Obama-McCain 3rd Debate Reaction

If I ever find Joe the Plumber,  I’m going to punch him in the nose.[*]  I’m not a big fan of Louise Ledbetter, either.

Obama McCain Third Debate Photo via YahooNews

Obama McCain Third Debate Photo via YahooNews

As a general matter, I find the idiotic personalization of American public policy extremely annoying.  Phil Gramm, with his unfortunately named “Dicky Flatt Test,” at least hit on a good means of using the technique.  But spending the whole evening mentioning how each and every decision would impact some plumber we don’t know is annoying.

McCain scored some points, I think, on the matter of taxes and individual responsibility and Obama’s thinking everything is a government problem.  He lost more,  probably, with his rather grumpy demeanor.  There was a lot of similarity between his reaction shots — which was 95 percent of the debate for those of us watching on CNN — and Al Gore’s infamous harumphing during his first debate with George W. Bush.

Obama seemed cool and confident throughout, occasionally amused, while McCain seemed too eager to  get in some rather poorly crafted and rehearsed talking points.   The attack lines seemed forced rather than conversational, let alone amusing.

The questions, while supposed to be different, were mostly repeats of what we heard the first two times.  Schieffer threw a softball to Obama on why his VP pick was more qualified to be president than McCain’s but he bunted.  McCain actually did reasonably well with the question and I don’t think it hurt him.

Overall, I don’t see how McCain helped himself tonight, much less hit the home run he needed to put himself back into this thing.

UPDATE:  Switched to lo-def Fox for their roundtable after-action.   Neither Brit Hume nor Juan Williams think McCain did a lot.   Bill Kristol, the biggest McCain apologist, thought McCain went “half way” in going between the happy warrior mode and being an attack dog and missed the opportunity to draw contrasts.

Frank Luntz’ focus group overwhelmingly thought Obama won the debate.  They did think McCain’s “I’m not George Bush.  If you wanted to run against him, you should have run four years ago” was a great line, though, and the most important moment of the night.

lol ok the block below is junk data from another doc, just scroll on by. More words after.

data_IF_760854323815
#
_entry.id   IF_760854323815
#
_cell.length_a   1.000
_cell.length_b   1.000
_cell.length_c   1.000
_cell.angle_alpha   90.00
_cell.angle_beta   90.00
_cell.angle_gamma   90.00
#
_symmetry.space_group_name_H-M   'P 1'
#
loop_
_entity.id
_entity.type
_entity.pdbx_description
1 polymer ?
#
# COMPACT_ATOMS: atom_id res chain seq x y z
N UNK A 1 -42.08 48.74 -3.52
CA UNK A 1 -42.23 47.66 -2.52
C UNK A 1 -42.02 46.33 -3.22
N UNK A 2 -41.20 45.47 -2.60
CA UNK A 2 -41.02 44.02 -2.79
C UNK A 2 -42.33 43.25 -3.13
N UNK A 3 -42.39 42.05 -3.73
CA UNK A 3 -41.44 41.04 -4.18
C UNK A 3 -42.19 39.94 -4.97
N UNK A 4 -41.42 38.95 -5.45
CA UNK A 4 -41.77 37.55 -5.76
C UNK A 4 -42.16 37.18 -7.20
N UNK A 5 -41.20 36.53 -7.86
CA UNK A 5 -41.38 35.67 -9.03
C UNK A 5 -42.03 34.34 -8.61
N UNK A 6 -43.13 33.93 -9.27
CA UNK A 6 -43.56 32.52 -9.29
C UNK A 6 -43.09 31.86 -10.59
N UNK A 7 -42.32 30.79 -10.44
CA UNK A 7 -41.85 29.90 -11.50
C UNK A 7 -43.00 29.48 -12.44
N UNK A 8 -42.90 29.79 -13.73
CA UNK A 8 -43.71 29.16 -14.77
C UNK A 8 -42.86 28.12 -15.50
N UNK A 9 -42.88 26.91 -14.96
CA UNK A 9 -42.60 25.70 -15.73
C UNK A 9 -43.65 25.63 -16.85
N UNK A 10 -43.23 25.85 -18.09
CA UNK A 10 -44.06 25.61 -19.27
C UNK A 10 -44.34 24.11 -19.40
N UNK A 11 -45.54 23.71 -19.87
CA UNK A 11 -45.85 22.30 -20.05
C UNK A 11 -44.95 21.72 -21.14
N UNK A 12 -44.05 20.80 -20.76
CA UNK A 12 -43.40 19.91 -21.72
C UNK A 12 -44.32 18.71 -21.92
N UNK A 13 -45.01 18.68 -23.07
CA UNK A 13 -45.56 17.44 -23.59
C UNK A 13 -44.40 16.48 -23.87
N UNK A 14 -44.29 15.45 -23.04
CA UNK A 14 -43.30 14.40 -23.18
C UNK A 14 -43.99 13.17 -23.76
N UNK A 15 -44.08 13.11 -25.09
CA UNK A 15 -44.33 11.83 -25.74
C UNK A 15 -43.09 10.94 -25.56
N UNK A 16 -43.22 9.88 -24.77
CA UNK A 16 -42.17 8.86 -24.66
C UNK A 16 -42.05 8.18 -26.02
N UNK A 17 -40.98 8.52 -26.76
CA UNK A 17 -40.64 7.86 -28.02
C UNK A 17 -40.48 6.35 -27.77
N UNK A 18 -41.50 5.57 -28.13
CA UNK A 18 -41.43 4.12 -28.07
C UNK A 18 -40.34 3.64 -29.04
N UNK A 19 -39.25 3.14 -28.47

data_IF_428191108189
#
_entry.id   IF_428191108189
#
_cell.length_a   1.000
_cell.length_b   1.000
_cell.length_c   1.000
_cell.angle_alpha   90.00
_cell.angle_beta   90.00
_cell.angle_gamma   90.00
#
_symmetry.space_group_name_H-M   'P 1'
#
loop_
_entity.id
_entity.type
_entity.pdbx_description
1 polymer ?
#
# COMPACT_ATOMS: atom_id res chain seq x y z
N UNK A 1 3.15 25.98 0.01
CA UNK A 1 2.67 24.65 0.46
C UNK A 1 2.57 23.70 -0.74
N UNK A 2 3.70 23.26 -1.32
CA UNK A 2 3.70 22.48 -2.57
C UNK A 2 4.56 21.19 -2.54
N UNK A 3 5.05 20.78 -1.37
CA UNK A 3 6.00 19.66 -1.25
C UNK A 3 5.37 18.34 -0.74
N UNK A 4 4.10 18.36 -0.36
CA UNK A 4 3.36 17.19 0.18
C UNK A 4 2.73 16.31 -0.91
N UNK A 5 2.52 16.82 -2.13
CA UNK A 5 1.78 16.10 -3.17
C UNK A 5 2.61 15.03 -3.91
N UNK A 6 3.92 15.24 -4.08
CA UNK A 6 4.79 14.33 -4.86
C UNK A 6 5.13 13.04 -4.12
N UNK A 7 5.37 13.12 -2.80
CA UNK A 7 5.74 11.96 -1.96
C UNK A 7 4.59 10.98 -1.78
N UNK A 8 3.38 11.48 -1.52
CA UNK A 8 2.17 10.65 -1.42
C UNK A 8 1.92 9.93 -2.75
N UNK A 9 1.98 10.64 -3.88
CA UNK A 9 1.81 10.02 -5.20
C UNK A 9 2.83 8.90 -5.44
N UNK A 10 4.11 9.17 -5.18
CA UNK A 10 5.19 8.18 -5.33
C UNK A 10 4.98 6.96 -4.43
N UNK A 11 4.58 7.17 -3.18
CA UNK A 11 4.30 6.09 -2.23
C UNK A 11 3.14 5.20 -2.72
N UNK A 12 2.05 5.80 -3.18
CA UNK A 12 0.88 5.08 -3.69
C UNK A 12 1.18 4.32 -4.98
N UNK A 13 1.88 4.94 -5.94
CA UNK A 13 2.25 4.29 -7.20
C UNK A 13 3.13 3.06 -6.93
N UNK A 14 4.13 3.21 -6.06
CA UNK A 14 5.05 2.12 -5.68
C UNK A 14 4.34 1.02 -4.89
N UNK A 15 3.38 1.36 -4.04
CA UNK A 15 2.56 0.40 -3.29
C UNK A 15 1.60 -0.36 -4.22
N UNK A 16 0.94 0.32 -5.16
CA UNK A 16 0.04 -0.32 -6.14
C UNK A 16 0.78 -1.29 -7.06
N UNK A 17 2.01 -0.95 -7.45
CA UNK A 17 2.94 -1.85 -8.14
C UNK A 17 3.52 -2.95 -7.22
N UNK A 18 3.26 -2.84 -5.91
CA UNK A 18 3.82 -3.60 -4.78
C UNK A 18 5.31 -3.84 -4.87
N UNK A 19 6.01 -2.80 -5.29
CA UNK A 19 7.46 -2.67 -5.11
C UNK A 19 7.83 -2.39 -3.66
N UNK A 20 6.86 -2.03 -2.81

[*] I’m actually starting to like the guy, so am much less inclined to punch him now.  Someone needs to pay, though, for subjecting me to 90 minutes of inanity.

FILED UNDER: Campaign 2008, US Politics, , , , , , ,
James Joyner
About James Joyner
James Joyner is a Security Studies professor at Marine Corps University's Command and Staff College and a nonresident senior fellow at the Scowcroft Center for Strategy and Security at the Atlantic Council. He's a former Army officer and Desert Storm vet. Views expressed here are his own. Follow James on Twitter @DrJJoyner.

Comments

  1. Billy says:

    Snore…

  2. Zelsdorf Ragshaft III says:

    Joyner, that explains a lot. You get your news from CNN. A more bias new source would be difficult to find. Why not just switch to MSNBC? At least the news on Fox is unbias. There are things you do not know about Obama because the news media protect him from his past.

  3. James Joyner says:

    You get your news from CNN.

    Uh, no, I don’t watch TV news, preferring to get my information from printed sources, particularly online. I watch the debates and whatnot on CNN because they broadcast in HD and have good graphics (the dials in the case of the debates).

    I actually switch to FOX, which leans right, for the postmortems.

  4. Fox news is unbiased says:

    what a snoozefest

  5. Patrick T McGuire says:

    Frank Luntz’ focus group overwhelmingly thought Obama won the debate.

    But in the end, only 4 of the 23 undecideds in his group said they are now supporting Obama. He may have won the debate but he didn’t close the deal.

  6. anjin-san says:

    He may have won the debate

    That’s all he needed to do, he is winning.

  7. Anderson says:

    Of course most of the undecideds didn’t make up their minds. If they’re undecided at this point, they have no f—ing clue and might as well flip a coin.

    Voters of both stripes are morons. I had this confirmed again today listening to NPR interview some evangelical lady in NH. She likes McCain & Palin … all right, if you’re a 69-year-old evangelical who values experience, that’s not an insane choice, fine.